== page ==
The way that I would say UCLA has profoundly changed me is that it’s made me into a socially conscious critic on steroids, and I wouldn’t have it any other way.
Now is the time for Hollywood, the Academy and the casual movie goer to acknowledge the heinous acts committed by Woody Allen, to stand up for children’s rights and to stand against sexual assault.
Cate Blanchett has been one of Hollywood’s most prestigious and versatile actresses, garnering accolades for her performances in films such as Elizabeth (1998), The Aviator (2004), and this year’s Blue Jasmine, for which she is expected to win the Oscar—again. Yet this time around she’s emerging as not only a critically acclaimed actress, but a prevalent advocate of women’s rights.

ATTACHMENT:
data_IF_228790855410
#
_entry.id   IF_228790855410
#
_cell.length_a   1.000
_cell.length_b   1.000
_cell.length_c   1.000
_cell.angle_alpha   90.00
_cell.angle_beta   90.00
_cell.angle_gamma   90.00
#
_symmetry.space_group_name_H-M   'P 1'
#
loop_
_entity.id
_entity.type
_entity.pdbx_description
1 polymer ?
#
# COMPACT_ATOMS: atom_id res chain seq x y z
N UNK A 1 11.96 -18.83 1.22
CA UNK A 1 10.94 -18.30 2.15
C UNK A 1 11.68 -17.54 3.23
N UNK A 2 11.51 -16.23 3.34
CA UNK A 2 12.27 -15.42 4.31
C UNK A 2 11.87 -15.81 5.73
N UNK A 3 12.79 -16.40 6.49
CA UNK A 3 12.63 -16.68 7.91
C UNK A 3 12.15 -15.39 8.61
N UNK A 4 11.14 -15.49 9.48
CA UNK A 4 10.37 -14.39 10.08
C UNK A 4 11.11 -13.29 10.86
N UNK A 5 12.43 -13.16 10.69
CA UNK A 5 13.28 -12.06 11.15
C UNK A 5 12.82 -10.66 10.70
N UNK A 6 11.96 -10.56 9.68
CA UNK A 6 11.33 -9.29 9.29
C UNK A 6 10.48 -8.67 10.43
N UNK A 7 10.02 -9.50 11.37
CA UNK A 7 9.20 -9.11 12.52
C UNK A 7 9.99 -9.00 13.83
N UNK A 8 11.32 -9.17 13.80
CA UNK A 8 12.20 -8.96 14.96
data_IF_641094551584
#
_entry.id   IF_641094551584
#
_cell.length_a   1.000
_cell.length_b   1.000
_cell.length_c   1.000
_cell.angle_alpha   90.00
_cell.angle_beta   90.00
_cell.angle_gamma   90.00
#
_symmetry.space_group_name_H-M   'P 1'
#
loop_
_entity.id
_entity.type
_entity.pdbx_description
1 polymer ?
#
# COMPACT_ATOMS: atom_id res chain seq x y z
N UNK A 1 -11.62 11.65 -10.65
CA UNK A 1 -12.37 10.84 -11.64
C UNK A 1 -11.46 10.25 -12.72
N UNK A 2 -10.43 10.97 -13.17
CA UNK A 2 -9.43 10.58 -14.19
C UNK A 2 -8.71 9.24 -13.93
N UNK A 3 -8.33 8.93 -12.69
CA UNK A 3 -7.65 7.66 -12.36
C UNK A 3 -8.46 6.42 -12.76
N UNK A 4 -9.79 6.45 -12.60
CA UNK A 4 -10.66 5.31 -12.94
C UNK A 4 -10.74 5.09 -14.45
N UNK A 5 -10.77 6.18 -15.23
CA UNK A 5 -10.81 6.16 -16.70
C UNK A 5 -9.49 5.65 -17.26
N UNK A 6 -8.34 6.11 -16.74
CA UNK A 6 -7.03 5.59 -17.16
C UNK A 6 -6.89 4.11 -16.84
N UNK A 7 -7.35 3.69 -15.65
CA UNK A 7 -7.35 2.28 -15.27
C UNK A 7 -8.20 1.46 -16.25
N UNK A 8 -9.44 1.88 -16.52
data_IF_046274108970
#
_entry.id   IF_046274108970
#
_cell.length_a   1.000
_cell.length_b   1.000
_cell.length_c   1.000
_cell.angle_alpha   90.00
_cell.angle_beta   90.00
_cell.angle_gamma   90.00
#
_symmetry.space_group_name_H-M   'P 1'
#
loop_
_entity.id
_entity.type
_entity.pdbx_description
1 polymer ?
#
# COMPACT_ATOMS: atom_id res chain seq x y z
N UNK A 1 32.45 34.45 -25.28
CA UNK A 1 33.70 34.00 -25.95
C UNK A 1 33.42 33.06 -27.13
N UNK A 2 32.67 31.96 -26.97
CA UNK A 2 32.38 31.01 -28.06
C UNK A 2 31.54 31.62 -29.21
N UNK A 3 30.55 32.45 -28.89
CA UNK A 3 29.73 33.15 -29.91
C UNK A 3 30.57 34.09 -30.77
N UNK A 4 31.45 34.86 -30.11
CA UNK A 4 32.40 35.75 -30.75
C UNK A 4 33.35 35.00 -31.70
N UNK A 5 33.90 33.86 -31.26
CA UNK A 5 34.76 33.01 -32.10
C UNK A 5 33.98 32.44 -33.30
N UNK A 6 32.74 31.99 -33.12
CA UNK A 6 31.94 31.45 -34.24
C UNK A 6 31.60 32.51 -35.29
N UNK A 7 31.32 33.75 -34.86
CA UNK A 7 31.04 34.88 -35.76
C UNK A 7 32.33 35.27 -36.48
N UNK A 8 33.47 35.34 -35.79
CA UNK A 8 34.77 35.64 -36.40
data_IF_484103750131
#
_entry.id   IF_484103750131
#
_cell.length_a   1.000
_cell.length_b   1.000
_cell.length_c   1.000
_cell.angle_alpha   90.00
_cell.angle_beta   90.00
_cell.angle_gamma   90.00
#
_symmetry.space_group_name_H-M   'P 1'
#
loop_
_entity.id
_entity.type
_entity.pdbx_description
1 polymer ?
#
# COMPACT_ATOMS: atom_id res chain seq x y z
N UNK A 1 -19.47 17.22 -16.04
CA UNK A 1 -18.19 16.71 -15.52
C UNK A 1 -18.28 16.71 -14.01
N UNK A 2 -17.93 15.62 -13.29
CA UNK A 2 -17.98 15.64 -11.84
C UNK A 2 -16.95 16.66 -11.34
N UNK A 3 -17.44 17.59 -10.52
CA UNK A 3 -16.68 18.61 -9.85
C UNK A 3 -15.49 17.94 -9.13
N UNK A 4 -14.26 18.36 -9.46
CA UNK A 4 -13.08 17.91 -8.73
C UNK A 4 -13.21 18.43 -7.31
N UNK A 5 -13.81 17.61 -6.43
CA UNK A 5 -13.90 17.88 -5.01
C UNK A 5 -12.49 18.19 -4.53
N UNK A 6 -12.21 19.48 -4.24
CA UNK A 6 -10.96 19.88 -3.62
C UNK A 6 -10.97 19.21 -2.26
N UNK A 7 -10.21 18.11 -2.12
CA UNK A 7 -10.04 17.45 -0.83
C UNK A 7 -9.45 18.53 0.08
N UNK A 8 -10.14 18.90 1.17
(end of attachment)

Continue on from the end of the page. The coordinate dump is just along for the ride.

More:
A sharp turn from normal fandoms, Bronies took a children’s cartoon and twisted it.
There is nothing wrong with girls being in the driver’s seat of their own sexuality.
“One good girl is worth a thousand bitches.”
Gotta hope North West isn’t included in those 1000 “worthless” girls, huh Kayne?
If she wants to be in a monogamous, long-term relationship, she can be. If she just wants sex, that’s fine too. It doesn’t matter what people say about her because ultimately, it is her choice.
It is necessary to remember that women do not exist to satisfy others. If we wear our bright red lipstick, peplum top, and harem pants–it is not because we think others will like us best in it, it is because we simply want to fucking wear it.
She’s a successful lawyer, calls everyone out on his or her bullshit, married according to her own terms and figured out how to raise a baby alone. Yep, she definitely classifies as totally kickass.
While there isn’t an exact definition, most people agree that Mary Sues are obscenely beautiful, talented, and intelligent female characters who are “not like other girls.”